|New Census Data Show That More Than One in Seven Californians -- One-Third of Them Children -- Lived in Poverty in 2013|
STATE'S OVERALL POVERTY RATE AND CHILD POVERTY RATE REMAIN HIGH DESPITE DECLINES SINCE 2011, HIGHLIGHTING NEED FOR POLICIES THAT BOOST WORKERS' EARNINGS
|SACRAMENTO -- Census Bureau data released today show that the share of all Californians with incomes below the federal poverty line in 2013 remained significantly higher than in 2006, the year before the Great Recession began. More than 5.6 million Californians -- over one in seven -- had incomes below the poverty line in 2013. California's overall poverty rate of 14.9 percent in 2013 is down significantly from 16.9 percent in 2011, but is still much higher than the pre-recession level of 12.2 percent in 2006.|
Nearly 2 million California children were living in poverty in 2013, accounting for one in five children in the state (20.3 percent). Although this child poverty rate is down significantly from that in 2011 (24.3 percent), children still account for an outsize share of Californians living in poverty. Californians under age 18 were less than one-quarter of the total state population (23.9 percent) in 2013, but they accounted for nearly one-third of those living in poverty (32.5 percent).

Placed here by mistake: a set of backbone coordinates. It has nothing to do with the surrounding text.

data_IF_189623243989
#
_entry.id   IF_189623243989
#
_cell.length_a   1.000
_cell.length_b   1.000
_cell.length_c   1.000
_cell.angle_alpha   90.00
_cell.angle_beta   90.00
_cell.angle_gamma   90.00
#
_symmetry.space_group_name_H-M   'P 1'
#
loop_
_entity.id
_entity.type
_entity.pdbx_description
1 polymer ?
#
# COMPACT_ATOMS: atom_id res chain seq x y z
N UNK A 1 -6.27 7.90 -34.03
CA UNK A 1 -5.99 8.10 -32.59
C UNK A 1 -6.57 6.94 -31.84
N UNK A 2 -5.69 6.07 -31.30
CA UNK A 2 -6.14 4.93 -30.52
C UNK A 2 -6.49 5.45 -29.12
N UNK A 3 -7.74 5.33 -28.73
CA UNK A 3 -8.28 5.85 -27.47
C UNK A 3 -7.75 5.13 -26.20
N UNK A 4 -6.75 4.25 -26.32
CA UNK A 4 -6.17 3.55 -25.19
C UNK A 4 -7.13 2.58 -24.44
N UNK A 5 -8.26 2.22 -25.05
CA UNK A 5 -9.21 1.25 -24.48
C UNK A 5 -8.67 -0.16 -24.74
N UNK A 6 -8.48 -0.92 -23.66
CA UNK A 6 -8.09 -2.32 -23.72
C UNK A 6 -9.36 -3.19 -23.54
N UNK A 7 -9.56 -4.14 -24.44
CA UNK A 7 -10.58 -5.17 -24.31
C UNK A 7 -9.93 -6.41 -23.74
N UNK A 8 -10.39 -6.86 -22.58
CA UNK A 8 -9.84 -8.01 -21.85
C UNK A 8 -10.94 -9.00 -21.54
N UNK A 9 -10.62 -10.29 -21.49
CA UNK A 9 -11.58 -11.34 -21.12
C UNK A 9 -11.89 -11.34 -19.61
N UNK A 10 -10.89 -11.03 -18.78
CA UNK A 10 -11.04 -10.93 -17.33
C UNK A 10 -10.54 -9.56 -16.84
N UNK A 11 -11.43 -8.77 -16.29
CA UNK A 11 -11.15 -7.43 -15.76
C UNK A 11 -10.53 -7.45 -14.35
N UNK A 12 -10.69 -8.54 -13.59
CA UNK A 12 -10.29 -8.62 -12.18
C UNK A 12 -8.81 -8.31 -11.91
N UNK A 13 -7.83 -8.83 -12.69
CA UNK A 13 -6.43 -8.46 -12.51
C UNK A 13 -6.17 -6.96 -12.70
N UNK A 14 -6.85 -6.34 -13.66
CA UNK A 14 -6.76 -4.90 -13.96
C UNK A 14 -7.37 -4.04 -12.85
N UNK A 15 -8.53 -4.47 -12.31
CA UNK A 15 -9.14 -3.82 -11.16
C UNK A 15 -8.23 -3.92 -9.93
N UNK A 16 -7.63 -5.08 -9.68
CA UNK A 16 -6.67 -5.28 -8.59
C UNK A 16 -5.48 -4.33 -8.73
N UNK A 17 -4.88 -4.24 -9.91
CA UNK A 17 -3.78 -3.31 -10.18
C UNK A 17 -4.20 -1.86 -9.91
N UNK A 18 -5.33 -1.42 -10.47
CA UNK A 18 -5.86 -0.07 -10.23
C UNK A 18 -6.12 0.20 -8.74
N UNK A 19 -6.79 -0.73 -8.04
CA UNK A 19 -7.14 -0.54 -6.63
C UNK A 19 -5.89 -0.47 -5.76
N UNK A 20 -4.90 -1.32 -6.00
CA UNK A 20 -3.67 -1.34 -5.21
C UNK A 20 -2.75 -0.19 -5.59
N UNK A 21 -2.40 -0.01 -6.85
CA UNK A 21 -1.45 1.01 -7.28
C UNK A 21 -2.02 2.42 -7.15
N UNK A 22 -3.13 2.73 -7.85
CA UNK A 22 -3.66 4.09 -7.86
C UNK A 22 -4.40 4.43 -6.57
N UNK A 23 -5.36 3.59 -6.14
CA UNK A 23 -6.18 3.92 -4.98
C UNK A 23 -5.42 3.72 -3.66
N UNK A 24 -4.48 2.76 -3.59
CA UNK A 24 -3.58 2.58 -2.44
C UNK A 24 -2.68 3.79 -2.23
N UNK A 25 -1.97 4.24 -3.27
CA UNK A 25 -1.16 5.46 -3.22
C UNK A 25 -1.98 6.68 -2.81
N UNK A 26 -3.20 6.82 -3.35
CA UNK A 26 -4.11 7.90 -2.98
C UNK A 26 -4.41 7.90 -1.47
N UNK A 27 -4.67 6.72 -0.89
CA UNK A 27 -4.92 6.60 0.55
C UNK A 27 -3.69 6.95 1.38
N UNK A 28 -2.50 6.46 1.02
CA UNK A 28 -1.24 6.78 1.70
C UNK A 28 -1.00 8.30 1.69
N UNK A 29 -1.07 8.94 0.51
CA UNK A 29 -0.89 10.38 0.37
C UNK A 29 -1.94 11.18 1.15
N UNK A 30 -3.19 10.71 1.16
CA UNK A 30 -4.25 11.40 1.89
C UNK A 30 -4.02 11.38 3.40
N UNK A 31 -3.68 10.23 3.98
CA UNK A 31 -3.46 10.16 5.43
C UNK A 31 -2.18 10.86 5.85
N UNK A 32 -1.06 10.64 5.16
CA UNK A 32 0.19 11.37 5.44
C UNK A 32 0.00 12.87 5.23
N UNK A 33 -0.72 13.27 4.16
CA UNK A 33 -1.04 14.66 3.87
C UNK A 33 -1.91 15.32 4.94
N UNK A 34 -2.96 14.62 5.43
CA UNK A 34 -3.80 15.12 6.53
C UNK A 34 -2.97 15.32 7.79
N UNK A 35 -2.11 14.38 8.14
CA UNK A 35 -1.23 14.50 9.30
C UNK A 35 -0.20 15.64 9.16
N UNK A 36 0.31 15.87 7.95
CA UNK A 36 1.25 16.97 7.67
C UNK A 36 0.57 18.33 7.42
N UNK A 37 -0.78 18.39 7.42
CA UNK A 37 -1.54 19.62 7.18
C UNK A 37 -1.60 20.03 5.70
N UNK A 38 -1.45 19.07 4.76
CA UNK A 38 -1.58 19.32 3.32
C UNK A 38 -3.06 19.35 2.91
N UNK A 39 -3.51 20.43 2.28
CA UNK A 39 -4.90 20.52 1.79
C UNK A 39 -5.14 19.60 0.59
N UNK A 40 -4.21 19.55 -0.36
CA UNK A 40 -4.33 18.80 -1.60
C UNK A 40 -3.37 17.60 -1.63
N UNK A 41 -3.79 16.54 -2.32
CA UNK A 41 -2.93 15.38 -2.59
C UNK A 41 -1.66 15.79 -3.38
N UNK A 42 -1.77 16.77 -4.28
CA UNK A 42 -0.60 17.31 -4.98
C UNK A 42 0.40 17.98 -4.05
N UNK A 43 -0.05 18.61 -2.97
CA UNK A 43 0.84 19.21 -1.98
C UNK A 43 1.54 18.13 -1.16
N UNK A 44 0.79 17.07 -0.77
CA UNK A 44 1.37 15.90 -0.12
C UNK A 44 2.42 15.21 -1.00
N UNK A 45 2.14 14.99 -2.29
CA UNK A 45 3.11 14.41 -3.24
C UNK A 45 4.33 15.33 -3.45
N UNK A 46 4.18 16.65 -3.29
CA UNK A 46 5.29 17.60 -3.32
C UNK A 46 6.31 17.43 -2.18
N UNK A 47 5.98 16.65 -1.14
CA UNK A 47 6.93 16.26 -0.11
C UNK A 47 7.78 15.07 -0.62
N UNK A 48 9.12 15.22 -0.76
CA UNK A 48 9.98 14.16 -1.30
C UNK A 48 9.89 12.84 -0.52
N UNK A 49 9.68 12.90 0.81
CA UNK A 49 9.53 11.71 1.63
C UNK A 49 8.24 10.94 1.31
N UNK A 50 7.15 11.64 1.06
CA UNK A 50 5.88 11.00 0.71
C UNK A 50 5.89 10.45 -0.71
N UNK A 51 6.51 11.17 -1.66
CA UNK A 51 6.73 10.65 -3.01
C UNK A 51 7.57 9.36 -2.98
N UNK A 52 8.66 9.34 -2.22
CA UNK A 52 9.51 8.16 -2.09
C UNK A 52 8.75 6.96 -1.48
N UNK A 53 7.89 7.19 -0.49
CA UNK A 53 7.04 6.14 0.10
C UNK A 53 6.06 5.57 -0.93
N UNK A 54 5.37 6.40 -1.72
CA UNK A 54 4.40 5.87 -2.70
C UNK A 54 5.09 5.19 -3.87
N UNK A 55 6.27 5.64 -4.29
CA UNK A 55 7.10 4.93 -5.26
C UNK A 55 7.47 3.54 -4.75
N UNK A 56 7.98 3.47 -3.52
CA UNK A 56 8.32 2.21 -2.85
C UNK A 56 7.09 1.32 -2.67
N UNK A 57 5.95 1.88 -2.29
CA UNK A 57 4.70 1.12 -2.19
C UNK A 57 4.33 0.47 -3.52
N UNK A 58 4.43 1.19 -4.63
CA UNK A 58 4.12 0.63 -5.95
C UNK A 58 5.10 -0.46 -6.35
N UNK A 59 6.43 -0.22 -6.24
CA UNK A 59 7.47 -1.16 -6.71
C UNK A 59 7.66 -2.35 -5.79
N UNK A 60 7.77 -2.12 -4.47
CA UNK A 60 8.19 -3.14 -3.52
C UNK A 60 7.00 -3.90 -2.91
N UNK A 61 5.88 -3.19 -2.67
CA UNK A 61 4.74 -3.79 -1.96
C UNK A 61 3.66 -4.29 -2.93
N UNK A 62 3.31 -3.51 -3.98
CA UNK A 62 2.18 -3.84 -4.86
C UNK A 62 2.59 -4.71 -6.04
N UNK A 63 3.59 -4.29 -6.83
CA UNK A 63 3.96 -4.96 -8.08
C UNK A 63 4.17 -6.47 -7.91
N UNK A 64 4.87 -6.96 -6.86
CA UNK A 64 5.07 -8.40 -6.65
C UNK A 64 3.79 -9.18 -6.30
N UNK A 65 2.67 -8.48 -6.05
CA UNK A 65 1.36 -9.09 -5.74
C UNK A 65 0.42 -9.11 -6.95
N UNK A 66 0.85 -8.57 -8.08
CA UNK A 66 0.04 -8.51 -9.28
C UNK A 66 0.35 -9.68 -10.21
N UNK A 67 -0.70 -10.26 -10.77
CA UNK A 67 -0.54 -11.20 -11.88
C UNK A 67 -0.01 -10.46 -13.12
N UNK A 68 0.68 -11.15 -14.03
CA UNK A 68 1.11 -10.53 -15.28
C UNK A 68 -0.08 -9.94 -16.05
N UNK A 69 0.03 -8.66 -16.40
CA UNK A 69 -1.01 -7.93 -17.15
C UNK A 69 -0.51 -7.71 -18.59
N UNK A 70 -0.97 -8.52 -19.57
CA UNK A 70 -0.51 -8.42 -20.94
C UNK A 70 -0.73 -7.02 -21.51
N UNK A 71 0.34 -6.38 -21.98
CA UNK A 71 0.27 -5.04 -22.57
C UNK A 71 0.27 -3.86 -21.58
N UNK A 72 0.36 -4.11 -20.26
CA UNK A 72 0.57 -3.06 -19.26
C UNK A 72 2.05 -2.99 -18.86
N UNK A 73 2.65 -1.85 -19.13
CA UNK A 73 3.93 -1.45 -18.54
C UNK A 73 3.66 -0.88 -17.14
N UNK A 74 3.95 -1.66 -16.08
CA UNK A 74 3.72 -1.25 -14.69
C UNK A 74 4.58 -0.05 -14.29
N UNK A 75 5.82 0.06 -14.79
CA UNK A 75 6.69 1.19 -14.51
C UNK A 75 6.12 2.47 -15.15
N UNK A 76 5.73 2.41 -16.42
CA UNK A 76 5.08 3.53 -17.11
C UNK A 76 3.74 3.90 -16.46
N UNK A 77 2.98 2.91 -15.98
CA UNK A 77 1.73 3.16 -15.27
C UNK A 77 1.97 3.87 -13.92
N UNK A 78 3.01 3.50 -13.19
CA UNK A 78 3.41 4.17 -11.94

"The new Census poverty figures highlight the fact that many Californians are being left behind by our economy, even several years after the Great Recession ended," said Alissa Anderson, senior policy analyst with the CBP. "The child poverty rate is especially troubling, since children who grow up in poverty are more likely to remain in poverty as adults."
"Most California families in poverty are working," said Anderson. "The problem is that the jobs they have don't pay enough. The key to reducing poverty in California is increasing workers' earnings so they can afford a decent standard of living and create a better future for their families."
The new Census data show that:
The California Budget Project (CBP) engages in independent fiscal and policy analysis and public education with the goal of improving public policies affecting the economic and social well-being of low- and middle-income Californians. Support for the CBP comes from foundation grants, subscriptions, and individual contributions. Please visit the CBP's website at www.cbp.org.
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